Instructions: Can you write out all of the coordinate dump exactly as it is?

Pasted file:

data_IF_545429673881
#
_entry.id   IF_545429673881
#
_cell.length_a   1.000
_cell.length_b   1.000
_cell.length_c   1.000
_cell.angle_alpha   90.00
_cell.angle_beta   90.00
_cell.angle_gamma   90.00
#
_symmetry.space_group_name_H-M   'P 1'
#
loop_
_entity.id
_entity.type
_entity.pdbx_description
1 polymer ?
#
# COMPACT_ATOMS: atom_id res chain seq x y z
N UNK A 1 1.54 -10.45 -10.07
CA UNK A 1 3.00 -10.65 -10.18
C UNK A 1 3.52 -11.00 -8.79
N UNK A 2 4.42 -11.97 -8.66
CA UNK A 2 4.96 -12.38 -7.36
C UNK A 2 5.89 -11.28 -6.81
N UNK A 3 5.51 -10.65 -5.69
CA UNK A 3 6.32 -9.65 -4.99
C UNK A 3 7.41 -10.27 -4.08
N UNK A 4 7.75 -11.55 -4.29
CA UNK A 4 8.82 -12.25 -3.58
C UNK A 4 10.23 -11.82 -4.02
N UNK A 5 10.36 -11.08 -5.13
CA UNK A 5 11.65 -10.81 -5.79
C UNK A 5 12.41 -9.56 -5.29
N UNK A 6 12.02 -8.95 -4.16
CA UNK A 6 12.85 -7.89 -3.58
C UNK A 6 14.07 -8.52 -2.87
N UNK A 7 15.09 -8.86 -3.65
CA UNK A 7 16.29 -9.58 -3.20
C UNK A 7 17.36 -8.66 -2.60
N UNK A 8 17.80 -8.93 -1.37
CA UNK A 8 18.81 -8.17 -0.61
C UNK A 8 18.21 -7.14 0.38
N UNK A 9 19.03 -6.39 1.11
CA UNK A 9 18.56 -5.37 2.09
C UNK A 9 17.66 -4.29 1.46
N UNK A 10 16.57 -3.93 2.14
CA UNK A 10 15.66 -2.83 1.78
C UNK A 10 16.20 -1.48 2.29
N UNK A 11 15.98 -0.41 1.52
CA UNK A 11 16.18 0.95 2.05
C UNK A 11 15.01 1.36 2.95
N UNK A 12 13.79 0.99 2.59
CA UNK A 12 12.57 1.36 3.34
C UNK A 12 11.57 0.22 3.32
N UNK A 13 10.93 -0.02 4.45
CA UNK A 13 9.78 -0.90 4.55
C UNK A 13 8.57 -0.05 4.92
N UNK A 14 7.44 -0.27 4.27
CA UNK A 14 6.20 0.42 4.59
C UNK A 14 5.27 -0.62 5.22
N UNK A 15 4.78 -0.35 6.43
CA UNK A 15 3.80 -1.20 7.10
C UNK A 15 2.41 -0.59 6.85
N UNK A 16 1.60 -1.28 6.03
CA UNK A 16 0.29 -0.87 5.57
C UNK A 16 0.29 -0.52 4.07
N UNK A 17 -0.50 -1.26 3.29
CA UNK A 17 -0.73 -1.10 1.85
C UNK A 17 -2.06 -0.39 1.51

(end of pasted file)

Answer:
data_IF_545429673881
#
_entry.id   IF_545429673881
#
_cell.length_a   1.000
_cell.length_b   1.000
_cell.length_c   1.000
_cell.angle_alpha   90.00
_cell.angle_beta   90.00
_cell.angle_gamma   90.00
#
_symmetry.space_group_name_H-M   'P 1'
#
loop_
_entity.id
_entity.type
_entity.pdbx_description
1 polymer ?
#
# COMPACT_ATOMS: atom_id res chain seq x y z
N UNK A 1 1.54 -10.45 -10.07
CA UNK A 1 3.00 -10.65 -10.18
C UNK A 1 3.52 -11.00 -8.79
N UNK A 2 4.42 -11.97 -8.66
CA UNK A 2 4.96 -12.38 -7.36
C UNK A 2 5.89 -11.28 -6.81
N UNK A 3 5.51 -10.65 -5.69
CA UNK A 3 6.32 -9.65 -4.99
C UNK A 3 7.41 -10.27 -4.08
N UNK A 4 7.75 -11.55 -4.29
CA UNK A 4 8.82 -12.25 -3.58
C UNK A 4 10.23 -11.82 -4.02
N UNK A 5 10.36 -11.08 -5.13
CA UNK A 5 11.65 -10.81 -5.79
C UNK A 5 12.41 -9.56 -5.29
N UNK A 6 12.02 -8.95 -4.16
CA UNK A 6 12.85 -7.89 -3.58
C UNK A 6 14.07 -8.52 -2.87
N UNK A 7 15.09 -8.86 -3.65
CA UNK A 7 16.29 -9.58 -3.20
C UNK A 7 17.36 -8.66 -2.60
N UNK A 8 17.80 -8.93 -1.37
CA UNK A 8 18.81 -8.17 -0.61
C UNK A 8 18.21 -7.14 0.38
N UNK A 9 19.03 -6.39 1.11
CA UNK A 9 18.56 -5.37 2.09
C UNK A 9 17.66 -4.29 1.46
N UNK A 10 16.57 -3.93 2.14
CA UNK A 10 15.66 -2.83 1.78
C UNK A 10 16.20 -1.48 2.29
N UNK A 11 15.98 -0.41 1.52
CA UNK A 11 16.18 0.95 2.05
C UNK A 11 15.01 1.36 2.95
N UNK A 12 13.79 0.99 2.59
CA UNK A 12 12.57 1.36 3.34
C UNK A 12 11.57 0.22 3.32
N UNK A 13 10.93 -0.02 4.45
CA UNK A 13 9.78 -0.90 4.55
C UNK A 13 8.57 -0.05 4.92
N UNK A 14 7.44 -0.27 4.27
CA UNK A 14 6.20 0.42 4.59
C UNK A 14 5.27 -0.62 5.22
N UNK A 15 4.78 -0.35 6.43
CA UNK A 15 3.80 -1.20 7.10
C UNK A 15 2.41 -0.59 6.85
N UNK A 16 1.60 -1.28 6.03
CA UNK A 16 0.29 -0.87 5.57
C UNK A 16 0.29 -0.52 4.07
N UNK A 17 -0.50 -1.26 3.29
CA UNK A 17 -0.73 -1.10 1.85
C UNK A 17 -2.06 -0.39 1.51